Dordt Noyce Scholars

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Dordt University received a generous $1.2 million grant from the National Science Foundation [DUE 1660632] to support students interested in teaching STEM (Science, Technology, Engineering, & Mathematics) education through the Robert Noyce Scholarship Program. The Noyce Scholarship program responds to the need for highly-qualified K-12 STEM teachers in high-need schools.

Noyce Scholars receive $15,000 scholarships each year to support their progress toward teaching licensure in a STEM field. Noyce scholars will receive both the benefits of Dordt's outstanding STEM and education programs, and mentoring from faculty, training in growth mindsets, and practicum experiences in high-need schools.  


Be challenged. Be changed.



  • A Junior or Senior (at least 54 credits completed) majoring in both science and education at Dordt University.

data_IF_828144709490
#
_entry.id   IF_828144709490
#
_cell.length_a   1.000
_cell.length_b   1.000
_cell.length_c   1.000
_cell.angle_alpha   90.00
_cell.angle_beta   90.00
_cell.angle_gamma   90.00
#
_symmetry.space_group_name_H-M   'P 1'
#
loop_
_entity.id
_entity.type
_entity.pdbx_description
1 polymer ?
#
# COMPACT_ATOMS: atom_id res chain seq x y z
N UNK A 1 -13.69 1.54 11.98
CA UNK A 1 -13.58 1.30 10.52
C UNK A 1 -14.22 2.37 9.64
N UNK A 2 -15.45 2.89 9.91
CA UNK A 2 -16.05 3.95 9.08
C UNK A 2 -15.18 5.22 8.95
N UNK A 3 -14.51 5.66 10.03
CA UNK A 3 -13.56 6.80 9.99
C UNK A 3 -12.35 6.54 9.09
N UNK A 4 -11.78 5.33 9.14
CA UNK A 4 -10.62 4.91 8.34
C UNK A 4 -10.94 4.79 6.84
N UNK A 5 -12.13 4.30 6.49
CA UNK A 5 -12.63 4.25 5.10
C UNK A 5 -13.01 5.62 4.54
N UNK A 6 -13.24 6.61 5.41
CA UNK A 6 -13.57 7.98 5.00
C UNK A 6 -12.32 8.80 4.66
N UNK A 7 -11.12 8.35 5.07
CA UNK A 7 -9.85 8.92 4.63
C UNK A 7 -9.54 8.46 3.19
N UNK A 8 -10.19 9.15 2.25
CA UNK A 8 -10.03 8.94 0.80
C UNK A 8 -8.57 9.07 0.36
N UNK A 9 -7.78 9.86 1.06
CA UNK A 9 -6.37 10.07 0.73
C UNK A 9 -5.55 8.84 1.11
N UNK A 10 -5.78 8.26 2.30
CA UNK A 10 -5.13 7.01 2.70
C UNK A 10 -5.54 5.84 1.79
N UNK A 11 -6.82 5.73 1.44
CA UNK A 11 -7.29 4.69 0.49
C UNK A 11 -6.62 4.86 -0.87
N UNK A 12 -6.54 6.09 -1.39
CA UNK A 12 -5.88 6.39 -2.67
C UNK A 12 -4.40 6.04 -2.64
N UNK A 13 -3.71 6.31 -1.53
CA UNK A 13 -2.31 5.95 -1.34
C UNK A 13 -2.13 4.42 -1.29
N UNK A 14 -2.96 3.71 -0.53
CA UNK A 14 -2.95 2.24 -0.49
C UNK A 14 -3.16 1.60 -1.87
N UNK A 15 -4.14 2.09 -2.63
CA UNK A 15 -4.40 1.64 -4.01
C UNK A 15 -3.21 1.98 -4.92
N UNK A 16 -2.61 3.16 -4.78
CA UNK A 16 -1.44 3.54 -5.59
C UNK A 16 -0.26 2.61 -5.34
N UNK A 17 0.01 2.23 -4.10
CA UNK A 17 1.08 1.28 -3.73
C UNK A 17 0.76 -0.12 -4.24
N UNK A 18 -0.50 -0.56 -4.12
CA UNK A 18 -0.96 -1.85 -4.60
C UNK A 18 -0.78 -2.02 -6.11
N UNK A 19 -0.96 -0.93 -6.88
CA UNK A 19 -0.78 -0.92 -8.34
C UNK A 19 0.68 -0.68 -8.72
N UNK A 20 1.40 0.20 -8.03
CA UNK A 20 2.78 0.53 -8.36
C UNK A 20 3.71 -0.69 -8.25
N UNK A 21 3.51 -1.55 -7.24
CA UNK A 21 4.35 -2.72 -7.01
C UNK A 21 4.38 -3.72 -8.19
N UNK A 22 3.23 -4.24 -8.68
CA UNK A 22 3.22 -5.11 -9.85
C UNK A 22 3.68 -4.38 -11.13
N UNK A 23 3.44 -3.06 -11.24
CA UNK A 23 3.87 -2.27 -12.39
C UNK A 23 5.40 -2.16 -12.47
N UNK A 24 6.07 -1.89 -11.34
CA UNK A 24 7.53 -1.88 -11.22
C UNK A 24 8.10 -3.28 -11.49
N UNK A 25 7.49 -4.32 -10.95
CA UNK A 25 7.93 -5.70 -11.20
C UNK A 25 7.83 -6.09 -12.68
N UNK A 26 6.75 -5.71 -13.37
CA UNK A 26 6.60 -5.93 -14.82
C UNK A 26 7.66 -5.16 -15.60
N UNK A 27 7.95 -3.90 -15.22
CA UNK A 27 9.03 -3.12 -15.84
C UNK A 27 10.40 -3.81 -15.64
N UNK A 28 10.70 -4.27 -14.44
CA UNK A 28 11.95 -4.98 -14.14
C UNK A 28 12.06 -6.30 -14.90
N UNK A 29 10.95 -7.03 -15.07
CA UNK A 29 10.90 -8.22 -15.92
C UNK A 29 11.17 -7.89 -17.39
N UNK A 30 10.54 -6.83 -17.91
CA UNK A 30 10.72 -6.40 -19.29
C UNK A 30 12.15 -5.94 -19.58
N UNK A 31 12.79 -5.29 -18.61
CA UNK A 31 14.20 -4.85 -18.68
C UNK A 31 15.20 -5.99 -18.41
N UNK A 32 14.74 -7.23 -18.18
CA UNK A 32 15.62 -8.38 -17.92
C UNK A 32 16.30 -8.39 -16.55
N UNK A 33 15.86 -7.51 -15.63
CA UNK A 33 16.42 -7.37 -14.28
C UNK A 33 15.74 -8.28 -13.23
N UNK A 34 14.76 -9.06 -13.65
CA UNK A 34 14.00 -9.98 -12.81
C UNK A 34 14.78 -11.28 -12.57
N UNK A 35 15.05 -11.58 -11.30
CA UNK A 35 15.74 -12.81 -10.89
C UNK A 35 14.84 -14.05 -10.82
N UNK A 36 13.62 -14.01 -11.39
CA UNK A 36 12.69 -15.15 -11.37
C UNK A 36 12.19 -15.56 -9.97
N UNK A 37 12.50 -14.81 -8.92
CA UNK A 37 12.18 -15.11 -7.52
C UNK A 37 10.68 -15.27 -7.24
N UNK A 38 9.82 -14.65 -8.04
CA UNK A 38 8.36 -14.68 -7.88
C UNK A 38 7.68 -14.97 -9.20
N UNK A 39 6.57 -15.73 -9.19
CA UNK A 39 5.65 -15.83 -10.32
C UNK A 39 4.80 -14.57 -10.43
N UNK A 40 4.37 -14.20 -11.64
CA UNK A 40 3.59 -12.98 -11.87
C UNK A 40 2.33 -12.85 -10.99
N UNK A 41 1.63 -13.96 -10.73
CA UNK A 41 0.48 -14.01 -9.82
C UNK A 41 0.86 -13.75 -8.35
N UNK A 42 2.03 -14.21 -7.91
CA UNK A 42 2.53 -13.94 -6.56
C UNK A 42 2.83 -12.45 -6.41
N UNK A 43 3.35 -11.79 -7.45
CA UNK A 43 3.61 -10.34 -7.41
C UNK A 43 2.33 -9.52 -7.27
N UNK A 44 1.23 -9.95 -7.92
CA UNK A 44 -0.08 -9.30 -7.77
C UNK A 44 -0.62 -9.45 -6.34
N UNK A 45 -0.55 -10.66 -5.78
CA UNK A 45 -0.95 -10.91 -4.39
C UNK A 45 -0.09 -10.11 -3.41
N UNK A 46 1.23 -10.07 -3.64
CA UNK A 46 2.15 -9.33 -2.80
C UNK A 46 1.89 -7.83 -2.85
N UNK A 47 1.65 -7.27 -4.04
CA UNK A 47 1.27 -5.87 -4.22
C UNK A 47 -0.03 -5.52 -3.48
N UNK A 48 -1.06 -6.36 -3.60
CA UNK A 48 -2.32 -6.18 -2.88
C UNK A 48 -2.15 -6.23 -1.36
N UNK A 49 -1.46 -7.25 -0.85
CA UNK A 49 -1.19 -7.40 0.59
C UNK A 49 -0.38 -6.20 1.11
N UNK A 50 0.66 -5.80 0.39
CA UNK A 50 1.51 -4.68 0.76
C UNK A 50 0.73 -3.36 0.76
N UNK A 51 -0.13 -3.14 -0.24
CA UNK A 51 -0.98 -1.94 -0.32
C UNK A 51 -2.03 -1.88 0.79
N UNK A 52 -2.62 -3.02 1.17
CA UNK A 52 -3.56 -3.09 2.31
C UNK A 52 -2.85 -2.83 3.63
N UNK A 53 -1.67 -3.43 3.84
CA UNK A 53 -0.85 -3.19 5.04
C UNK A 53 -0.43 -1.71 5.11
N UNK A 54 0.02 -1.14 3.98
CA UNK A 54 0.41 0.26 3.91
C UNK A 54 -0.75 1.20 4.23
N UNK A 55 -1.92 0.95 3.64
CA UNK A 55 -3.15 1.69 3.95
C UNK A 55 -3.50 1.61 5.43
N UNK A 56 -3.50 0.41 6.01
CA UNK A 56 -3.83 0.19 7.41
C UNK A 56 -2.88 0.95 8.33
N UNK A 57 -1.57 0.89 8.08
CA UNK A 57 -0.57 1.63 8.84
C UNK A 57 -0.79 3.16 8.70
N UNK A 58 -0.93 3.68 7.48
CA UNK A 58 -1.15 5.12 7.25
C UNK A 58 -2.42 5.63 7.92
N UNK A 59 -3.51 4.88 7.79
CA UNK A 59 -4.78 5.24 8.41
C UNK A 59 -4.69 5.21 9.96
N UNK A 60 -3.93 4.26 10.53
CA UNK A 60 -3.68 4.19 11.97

• A U.S. Citizen or permanent resident alien.
  • Agreement to teach for two years in a high-need school for each year of scholarship support received. (Students have 8 years after completion of their STEM education degree to complete their teaching service in a high-need school.)

Possible STEM Education Majors

  • Agriculture
  • Biology
  • Chemistry
  • Earth Science
  • Engineering
  • Mathematics
  • Physics

Joint major options

  • Mathematics/Engineering
  • Mathematics/Physics
  • Pick two from Biology, Chemistry, Earth Science, and Physics

Teaching Obligation

Dordt has formal partnerships with West Sioux Schools & Le Mars Community Schools; however, students may teach in any high-need school in the U.S. to meet the post-graduation service requirement. A high-need school is defined as an elementary or secondary school which is characterized by at least one of the following:

  • a high percentage of individuals from families with incomes below the poverty line;
  • a high percentage of secondary school teachers not teaching in the content area in which they were trained to teach; or
  • a high teacher turnover rate.  

If a Noyce Scholar is unable to complete the licensure or teaching obligation, the scholarship reverts to a loan. 

Other Information